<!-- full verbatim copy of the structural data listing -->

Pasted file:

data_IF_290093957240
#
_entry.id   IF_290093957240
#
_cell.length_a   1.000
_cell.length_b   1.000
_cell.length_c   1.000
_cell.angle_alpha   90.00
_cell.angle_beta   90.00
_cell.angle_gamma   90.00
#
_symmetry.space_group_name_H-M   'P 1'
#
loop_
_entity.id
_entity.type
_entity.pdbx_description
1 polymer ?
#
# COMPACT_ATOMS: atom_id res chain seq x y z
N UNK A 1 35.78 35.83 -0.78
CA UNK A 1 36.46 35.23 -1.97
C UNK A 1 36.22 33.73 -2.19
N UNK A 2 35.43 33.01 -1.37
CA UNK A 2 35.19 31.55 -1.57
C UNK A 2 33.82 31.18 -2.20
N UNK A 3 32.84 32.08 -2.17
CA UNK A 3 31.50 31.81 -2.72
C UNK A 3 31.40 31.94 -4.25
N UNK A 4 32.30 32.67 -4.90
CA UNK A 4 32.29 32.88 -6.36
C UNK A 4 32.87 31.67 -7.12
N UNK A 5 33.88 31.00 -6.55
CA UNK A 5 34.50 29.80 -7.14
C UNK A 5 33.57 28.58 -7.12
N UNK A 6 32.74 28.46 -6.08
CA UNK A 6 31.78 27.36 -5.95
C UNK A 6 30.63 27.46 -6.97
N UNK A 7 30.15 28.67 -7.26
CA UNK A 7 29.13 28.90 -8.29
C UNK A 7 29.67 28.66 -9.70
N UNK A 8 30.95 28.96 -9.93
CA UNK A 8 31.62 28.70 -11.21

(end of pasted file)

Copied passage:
data_IF_290093957240
#
_entry.id   IF_290093957240
#
_cell.length_a   1.000
_cell.length_b   1.000
_cell.length_c   1.000
_cell.angle_alpha   90.00
_cell.angle_beta   90.00
_cell.angle_gamma   90.00
#
_symmetry.space_group_name_H-M   'P 1'
#
loop_
_entity.id
_entity.type
_entity.pdbx_description
1 polymer ?
#
# COMPACT_ATOMS: atom_id res chain seq x y z
N UNK A 1 35.78 35.83 -0.78
CA UNK A 1 36.46 35.23 -1.97
C UNK A 1 36.22 33.73 -2.19
N UNK A 2 35.43 33.01 -1.37
CA UNK A 2 35.19 31.55 -1.57
C UNK A 2 33.82 31.18 -2.20
N UNK A 3 32.84 32.08 -2.17
CA UNK A 3 31.50 31.81 -2.72
C UNK A 3 31.40 31.94 -4.25
N UNK A 4 32.30 32.67 -4.90
CA UNK A 4 32.29 32.88 -6.36
C UNK A 4 32.87 31.67 -7.12
N UNK A 5 33.88 31.00 -6.55
CA UNK A 5 34.50 29.80 -7.14
C UNK A 5 33.57 28.58 -7.12
N UNK A 6 32.74 28.46 -6.08
CA UNK A 6 31.78 27.36 -5.95
C UNK A 6 30.63 27.46 -6.97
N UNK A 7 30.15 28.67 -7.26
CA UNK A 7 29.13 28.90 -8.29
C UNK A 7 29.67 28.66 -9.70
N UNK A 8 30.95 28.96 -9.93
CA UNK A 8 31.62 28.70 -11.21